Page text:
Watch Emma Stone Explain How Playing Billie Jean King Changed Her Life

"Stepping into your shoes, understanding that it is worth it to speak out and express your truth."

You have heard actresses say how tough it is to play a living person when it comes to starring in a biopic. Now imagine how hard it would be to play an actual person, and then have that person ask questions about what it was like playing them onscreen?

That’s what happened when Emma Stone recently sat down to talk about playing tennis legend Billie Jean King in the new film Battle of the Sexes, but King was the one asking the questions.

David Aguilera/BuzzFoto/Getty Images

In the interview King mentions how Stone is an outspoken advocate for the LGBT community, and then asks her how playing one of the most famous lesbians in the world, inspired her advocacy work.

“To play you and know that you can be going through so much and there can be struggle within… and you can still use your voice to affect positive change in the world,” Stone answered.

Fox Searchlight

“The power of one voice, if you can use your voice to affect positive change you can make a difference. That’s how its affected me. Stepping into your shoes, understanding that it is worth it to speak out and express your truth,” she says in the video interview. “I know how scary that can be, but it is so important to find the people in your life who love you exactly as who you are and use that strength to use your voice.”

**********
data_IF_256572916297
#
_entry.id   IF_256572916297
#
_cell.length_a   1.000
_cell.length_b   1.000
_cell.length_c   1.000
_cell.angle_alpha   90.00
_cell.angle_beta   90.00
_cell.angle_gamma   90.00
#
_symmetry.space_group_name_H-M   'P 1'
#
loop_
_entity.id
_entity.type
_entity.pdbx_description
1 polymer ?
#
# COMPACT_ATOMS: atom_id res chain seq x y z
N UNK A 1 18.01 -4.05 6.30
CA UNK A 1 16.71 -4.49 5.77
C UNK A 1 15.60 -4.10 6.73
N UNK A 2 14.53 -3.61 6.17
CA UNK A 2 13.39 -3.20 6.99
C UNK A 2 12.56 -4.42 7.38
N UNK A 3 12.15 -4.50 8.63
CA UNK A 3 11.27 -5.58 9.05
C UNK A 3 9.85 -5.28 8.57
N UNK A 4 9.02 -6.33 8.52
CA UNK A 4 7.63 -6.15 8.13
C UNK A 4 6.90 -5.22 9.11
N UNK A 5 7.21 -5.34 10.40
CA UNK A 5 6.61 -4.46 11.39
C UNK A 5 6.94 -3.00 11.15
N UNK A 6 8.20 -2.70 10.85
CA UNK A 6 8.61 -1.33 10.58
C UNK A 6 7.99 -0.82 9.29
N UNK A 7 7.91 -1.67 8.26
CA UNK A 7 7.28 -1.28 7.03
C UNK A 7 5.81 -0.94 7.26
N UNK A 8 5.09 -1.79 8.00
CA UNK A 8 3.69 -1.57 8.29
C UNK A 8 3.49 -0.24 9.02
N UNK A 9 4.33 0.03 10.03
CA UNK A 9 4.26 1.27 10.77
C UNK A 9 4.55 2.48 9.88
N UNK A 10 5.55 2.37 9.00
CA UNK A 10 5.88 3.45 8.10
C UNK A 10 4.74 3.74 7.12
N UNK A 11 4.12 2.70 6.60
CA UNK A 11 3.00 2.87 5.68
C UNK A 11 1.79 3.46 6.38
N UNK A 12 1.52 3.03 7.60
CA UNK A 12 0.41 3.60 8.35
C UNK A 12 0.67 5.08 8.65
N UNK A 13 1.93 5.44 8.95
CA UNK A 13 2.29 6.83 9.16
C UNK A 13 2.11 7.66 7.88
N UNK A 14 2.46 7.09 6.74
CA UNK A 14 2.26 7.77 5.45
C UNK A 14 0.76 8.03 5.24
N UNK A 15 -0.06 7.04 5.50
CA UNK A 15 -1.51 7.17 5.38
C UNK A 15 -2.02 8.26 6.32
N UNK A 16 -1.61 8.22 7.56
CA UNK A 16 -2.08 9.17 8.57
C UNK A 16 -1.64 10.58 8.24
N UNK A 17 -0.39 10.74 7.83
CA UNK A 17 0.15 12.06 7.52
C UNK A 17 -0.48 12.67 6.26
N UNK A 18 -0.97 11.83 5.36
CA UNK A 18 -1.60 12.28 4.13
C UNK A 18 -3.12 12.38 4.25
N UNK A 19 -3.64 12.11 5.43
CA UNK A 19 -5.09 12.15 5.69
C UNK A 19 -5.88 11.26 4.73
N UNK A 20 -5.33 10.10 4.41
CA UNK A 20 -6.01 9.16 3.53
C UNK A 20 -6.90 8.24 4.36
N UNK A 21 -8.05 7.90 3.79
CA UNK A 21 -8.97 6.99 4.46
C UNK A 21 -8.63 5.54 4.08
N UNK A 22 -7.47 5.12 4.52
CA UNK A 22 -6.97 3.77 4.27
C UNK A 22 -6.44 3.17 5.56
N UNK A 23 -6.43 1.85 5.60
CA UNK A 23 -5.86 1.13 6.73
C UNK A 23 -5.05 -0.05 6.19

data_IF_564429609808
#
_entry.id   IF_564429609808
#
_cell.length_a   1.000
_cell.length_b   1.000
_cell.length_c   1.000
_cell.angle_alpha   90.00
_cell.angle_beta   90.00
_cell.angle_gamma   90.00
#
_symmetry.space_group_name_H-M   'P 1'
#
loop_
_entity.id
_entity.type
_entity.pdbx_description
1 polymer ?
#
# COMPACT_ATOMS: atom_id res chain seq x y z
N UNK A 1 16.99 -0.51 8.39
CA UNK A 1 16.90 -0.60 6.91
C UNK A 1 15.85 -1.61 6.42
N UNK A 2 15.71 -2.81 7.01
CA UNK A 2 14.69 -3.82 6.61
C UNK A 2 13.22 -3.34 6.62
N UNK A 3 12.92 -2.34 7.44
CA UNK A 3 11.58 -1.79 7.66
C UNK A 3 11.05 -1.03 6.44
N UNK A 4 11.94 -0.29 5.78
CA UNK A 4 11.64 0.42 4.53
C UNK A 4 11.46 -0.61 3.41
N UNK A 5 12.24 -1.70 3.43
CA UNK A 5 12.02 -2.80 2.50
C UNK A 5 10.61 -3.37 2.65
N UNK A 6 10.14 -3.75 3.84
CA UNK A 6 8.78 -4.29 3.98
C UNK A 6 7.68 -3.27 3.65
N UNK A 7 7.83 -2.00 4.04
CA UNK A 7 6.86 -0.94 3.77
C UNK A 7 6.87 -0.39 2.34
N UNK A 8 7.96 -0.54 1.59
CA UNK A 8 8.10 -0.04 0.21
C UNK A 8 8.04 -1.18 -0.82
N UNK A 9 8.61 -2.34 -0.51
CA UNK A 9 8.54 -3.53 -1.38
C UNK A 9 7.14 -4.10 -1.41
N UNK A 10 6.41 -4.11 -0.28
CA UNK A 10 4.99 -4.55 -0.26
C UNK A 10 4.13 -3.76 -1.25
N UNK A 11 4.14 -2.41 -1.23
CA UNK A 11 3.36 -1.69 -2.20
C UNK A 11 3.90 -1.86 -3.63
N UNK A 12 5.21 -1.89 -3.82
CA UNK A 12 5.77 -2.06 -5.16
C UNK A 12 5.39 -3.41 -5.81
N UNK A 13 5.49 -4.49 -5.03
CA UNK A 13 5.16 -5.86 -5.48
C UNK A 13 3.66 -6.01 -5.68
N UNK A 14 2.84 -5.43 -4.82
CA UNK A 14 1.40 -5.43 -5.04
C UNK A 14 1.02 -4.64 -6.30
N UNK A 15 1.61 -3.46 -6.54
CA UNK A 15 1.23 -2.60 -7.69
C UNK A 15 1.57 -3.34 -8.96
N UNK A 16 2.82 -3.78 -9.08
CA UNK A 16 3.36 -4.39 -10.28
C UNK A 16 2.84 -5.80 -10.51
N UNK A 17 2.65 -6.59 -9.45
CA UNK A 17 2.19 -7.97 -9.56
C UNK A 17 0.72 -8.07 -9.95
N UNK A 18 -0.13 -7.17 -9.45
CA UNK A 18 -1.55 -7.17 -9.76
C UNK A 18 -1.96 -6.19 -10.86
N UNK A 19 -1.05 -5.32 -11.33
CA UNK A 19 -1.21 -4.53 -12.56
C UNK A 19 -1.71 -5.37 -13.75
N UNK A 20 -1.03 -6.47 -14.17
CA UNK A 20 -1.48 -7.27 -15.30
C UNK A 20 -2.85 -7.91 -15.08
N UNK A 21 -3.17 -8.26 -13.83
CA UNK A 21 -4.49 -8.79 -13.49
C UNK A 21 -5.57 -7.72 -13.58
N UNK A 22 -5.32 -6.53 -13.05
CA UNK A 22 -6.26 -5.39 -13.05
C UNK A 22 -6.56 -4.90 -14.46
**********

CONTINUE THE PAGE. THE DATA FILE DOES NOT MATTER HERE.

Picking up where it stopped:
Stone portrays King, who at the time of the match was married to a man, but came out as gay in 1981, becoming the first prominent female athlete to do so. She has also been an outspoken advocate for for LGBT rights and for women in sports, arguing for equal pay for female players and founding the Women’s Tennis Association in 1973.

“Emma trained like an action hero,” said director Jonathon Dayton on the filming of the movie.

“She felt so much responsibility to Billie Jean,” added co-director Valerie Faris.

Battle of the Sexes/Fox Searchlight

At last year’s Trailblazer Honors Stone saluted the out tennis legend at the awards ceremony.

“When I began preparing for the role, Billie invited me to play some tennis,” Stone recalled. “Let me be clear about something, I was a complete novice, I’d had three lessons and she, on the other hand, is one of the greatest players of all time so, a fair match it was not.”

“What I lacked in tennis skills I hope I made up for in my ability to connect with [King’s] essence and understand the greater lesson of what she was saying: ’Let go of the negative, stay open and positive. The next ball might just be a good one.’ That’s something Billie has lived by her entire life.”

I write about drag queens. Dolly Parton once ruffled my hair and said I was "just the cutest thing ever."